Obtaining Copyrights

I know it’s been a long time since I started this, but I still have not come to a conclusion about this. I noticed another team using a Creative Commons License, I think it was Woburn Robotics, and I asked about it and never got a response. I am wondering if that would legally protect work in the U.S. If that is not a good idea, then what is? How would one obtain a legal copyright? Do you have to submit something to the U.S. Pattent Office or something, or just use one of those websites for registering a copyright?

Also, what do other teams do with their sites? Do they copyright them and how?

Our site does use a Creative Commons License, and it does – to a limited level of enforceability like any copyright – protect our site’s content. But I don’t remember seeing your question anywhere… Did you ask via our Site Message System or our Ask188 feature a couple months back? A few glitches (that have since been dealt with) have made us lose some messages irreparably, but I see all of them that er, get through. Our bad on that one.

According to the Digital Millenium Copyright Act of 1998, any object placed on the web is granted an automatic copyright to the author.

I read a little on the act and had trouble understanding it. I will assume then that anything uploaded to the web is automatically copyrighted, but I am not sure how accurate this statement is.

jonathan lall: I don’t remember which method I used to contact you, but don’t worry about it. I just mentioned that cause I know you used the Creative Commons. As I understand, your team is from Canada, unless I am thinking of another team, and are the laws there different where Creative Commons protects your site and not one from the U.S.? This is what I am researching.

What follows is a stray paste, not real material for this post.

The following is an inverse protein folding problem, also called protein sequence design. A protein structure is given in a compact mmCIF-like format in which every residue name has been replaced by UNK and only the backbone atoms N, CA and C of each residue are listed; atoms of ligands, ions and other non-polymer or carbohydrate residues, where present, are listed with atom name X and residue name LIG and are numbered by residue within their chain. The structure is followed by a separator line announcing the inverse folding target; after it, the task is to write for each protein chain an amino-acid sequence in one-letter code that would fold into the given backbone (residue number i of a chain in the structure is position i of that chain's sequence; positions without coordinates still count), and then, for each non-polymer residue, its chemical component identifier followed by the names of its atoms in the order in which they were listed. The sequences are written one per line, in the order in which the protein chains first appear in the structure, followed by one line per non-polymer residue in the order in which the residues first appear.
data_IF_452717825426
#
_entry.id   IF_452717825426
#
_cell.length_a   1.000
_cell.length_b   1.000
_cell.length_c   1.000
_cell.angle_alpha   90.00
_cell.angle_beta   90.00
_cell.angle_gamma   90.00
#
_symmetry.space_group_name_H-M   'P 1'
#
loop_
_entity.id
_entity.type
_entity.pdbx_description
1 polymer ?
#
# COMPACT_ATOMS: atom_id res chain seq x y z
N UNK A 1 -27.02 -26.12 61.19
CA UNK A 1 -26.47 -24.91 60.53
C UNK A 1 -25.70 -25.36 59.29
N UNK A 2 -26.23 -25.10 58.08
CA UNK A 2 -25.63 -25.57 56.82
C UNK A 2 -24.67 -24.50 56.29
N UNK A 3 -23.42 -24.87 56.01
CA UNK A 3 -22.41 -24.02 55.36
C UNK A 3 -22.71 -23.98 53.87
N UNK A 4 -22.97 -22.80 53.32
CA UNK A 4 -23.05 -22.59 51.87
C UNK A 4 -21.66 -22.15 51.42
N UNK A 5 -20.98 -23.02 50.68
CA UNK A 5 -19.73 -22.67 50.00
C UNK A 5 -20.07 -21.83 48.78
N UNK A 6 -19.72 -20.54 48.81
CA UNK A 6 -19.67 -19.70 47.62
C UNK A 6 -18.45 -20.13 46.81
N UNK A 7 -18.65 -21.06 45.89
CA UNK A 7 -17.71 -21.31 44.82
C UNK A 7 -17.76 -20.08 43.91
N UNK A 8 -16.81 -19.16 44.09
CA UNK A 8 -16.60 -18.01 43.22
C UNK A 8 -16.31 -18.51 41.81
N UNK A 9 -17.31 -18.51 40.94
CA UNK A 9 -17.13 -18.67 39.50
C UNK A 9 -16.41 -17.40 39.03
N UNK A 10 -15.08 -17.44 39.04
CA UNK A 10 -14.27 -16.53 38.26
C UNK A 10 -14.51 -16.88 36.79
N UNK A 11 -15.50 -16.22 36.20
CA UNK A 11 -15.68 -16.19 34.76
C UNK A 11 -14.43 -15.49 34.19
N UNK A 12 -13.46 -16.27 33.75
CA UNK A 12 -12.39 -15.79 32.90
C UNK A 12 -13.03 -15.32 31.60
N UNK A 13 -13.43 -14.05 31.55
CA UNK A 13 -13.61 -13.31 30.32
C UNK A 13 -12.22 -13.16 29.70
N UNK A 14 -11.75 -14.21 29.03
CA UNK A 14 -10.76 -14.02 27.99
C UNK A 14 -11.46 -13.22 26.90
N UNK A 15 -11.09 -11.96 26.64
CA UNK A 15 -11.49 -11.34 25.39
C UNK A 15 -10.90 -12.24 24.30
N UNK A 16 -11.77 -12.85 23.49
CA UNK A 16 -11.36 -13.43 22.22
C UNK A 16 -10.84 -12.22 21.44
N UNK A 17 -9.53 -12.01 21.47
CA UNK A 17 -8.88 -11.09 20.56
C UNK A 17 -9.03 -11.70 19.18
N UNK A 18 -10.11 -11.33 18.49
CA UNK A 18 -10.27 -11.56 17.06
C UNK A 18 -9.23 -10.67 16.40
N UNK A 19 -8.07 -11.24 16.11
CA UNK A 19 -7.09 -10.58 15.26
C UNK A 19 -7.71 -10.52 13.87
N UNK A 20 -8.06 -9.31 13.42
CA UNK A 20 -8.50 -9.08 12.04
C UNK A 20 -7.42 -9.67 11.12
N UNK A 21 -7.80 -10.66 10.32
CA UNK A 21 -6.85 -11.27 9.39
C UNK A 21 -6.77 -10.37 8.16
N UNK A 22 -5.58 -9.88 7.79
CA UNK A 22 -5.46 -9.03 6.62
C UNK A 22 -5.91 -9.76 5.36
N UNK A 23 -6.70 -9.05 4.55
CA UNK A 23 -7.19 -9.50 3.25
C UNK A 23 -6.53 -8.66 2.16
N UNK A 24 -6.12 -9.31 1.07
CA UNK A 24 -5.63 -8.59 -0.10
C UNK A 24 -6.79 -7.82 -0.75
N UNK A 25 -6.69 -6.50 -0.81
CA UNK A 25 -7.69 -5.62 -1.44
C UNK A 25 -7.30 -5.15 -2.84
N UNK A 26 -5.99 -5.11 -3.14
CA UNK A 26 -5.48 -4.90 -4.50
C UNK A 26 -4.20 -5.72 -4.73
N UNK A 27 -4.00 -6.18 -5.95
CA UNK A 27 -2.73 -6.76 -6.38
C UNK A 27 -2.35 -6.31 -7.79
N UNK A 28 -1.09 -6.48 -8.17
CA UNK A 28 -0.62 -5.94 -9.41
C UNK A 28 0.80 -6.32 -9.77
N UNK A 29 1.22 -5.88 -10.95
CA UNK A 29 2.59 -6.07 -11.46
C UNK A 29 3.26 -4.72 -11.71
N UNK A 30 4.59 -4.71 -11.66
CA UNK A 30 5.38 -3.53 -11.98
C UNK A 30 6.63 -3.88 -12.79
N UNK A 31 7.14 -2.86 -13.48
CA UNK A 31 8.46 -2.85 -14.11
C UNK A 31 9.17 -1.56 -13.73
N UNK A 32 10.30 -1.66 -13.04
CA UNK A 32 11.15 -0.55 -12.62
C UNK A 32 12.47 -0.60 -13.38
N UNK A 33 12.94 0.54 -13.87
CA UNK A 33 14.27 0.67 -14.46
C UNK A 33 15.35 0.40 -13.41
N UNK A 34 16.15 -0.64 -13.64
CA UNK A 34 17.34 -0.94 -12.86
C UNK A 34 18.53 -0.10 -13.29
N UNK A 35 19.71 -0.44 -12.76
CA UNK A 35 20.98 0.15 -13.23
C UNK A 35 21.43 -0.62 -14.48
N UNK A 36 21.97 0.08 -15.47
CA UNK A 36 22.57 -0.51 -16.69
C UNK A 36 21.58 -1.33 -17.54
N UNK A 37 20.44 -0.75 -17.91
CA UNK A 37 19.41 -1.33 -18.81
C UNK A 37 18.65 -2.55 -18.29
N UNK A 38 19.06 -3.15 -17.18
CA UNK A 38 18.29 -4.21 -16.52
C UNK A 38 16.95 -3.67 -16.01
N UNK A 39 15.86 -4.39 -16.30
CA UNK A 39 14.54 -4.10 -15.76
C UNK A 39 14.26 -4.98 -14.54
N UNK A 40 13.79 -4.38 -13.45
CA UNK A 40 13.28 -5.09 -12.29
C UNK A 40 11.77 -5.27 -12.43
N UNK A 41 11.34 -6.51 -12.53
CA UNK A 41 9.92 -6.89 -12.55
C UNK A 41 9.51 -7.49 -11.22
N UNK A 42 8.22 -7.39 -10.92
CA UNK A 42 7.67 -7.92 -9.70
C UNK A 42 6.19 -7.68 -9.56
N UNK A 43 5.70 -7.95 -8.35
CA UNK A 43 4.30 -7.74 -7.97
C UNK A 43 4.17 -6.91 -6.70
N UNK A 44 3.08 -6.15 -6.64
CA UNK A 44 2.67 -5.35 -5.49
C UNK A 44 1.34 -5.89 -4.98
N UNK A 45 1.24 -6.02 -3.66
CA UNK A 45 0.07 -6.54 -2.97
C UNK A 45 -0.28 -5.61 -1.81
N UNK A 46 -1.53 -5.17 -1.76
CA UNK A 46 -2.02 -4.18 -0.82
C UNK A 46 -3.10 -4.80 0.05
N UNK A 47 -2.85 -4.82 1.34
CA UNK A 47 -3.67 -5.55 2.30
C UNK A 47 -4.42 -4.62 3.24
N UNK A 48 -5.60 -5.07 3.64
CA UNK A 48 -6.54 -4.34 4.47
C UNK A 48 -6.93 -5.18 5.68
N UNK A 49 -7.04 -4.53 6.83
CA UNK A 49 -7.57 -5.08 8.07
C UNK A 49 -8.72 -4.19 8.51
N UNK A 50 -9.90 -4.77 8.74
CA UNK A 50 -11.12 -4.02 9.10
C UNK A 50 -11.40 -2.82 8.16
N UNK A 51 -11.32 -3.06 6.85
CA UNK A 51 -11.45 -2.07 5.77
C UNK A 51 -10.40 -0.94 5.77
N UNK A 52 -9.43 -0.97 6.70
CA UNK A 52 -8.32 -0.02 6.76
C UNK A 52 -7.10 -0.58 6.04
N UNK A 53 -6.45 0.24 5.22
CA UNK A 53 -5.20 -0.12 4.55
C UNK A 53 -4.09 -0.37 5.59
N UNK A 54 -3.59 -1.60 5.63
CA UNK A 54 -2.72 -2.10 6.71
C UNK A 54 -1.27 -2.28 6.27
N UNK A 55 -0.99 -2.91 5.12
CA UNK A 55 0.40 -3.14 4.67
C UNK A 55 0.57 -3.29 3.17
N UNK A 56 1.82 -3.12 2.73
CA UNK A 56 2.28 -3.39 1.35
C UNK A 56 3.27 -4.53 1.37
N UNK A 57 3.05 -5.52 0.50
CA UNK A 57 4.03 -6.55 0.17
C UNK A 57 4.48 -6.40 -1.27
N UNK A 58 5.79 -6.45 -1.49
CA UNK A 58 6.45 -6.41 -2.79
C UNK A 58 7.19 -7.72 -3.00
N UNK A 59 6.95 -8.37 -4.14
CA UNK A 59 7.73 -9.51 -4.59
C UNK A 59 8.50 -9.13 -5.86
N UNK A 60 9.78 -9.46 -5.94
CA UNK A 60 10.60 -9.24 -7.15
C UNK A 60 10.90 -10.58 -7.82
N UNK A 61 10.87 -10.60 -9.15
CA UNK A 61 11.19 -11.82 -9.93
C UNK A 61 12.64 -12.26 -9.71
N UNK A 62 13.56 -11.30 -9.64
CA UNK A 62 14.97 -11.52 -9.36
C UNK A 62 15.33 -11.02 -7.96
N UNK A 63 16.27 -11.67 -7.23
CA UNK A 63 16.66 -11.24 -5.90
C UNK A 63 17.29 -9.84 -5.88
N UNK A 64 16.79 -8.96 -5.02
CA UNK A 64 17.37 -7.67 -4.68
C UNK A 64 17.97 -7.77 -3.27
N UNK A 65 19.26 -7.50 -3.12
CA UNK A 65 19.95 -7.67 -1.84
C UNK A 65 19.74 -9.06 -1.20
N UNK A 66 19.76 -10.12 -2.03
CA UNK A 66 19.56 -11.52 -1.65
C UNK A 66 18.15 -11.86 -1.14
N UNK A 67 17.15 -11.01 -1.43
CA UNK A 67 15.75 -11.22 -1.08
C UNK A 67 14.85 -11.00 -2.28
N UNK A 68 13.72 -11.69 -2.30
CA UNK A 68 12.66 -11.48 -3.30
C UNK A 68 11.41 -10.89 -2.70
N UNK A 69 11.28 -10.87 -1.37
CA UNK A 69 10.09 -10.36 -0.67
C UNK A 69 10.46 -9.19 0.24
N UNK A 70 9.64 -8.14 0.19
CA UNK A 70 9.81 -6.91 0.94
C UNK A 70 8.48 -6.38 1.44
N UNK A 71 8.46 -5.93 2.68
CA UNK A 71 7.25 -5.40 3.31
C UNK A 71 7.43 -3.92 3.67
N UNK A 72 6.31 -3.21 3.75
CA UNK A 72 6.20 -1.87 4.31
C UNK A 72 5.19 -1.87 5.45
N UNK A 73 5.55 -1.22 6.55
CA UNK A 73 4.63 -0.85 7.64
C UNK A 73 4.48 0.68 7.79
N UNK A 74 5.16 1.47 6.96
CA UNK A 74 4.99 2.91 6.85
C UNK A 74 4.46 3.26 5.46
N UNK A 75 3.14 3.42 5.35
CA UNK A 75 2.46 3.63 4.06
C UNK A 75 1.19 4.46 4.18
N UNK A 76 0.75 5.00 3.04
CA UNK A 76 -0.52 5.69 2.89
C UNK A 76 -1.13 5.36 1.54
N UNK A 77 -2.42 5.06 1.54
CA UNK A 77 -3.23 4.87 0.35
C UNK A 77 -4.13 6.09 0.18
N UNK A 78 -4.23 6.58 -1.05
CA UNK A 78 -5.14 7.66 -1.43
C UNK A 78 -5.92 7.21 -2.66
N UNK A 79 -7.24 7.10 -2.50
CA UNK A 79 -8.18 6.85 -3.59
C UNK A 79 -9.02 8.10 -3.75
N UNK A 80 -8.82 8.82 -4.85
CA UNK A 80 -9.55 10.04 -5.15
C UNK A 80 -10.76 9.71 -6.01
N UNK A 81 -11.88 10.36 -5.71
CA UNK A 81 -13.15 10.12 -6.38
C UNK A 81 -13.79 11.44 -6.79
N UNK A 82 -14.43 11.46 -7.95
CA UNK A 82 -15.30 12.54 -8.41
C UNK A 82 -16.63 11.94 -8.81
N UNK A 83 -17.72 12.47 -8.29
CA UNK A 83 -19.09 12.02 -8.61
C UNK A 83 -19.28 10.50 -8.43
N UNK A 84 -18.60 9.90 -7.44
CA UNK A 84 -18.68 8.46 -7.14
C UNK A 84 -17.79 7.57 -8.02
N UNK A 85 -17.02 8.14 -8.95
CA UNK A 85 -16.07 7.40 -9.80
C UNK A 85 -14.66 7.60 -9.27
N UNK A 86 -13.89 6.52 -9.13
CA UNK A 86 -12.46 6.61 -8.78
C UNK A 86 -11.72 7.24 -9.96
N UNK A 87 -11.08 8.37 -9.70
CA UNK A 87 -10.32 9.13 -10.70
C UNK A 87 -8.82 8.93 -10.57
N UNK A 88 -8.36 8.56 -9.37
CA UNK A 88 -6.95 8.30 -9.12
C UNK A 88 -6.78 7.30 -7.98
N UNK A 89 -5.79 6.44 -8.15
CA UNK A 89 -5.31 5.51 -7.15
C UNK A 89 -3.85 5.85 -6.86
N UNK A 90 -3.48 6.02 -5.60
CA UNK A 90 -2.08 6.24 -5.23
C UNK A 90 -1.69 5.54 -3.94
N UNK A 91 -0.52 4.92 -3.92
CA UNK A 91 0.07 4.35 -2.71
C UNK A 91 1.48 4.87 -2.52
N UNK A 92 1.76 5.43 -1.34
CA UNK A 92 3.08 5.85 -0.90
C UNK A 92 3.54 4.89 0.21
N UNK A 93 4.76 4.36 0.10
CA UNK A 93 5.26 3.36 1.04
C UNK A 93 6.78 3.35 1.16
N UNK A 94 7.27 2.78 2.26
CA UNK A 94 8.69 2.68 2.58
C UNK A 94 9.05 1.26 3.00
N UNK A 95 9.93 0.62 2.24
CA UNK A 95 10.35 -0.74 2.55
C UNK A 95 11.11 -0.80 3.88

IANAL, but I’m pretty sure anything you create you automatically get a copyright on. It’s usually a question of being able to prove you created it. Which is actually easier with computers and such.

Well it’s not just under Canadian law. Creative Commons is just as, if not more, binding in the United States. In both our countries however, certain website content is not automatically public domain as some might assume. A Creative Commons license is just a further affirmation (with a few stipulations) that under US/Canadian laws, *and *international treaty, no one can use what I make as his or her own. For the purposes of a website, this is probably more than enough I would say. The issue isn’t really whether it’s legal or not anyway; it is with how enforceable these laws are.

When its made its yours. End of story.

Honestly…I don’t care if someone views my source code. All you’ll get from it is basically the layout (which honestly really helps people learn HTML/JavaScript). And then of course anything created by PHP is just an absolute mess in the middle of the layout (since I don’t use those nifty
\r’s for new lines. I’m more worried about people stealing my images. Images are what make or break a website, if someone steals them and you can prove its yours a website provider will often shut the site down or ask them to remove those images. :slight_smile:

If you’re concerned about more than one page of a website being copyrighted, things can be copyrighted as a collection.

Consider that national laws don’t have much control over most things on the internet. Relying on laws to protect your web pages isn’t enough.

Regardless of whether or not mailing something to yourself “works”, it can still be proof that you had information before the postmark date.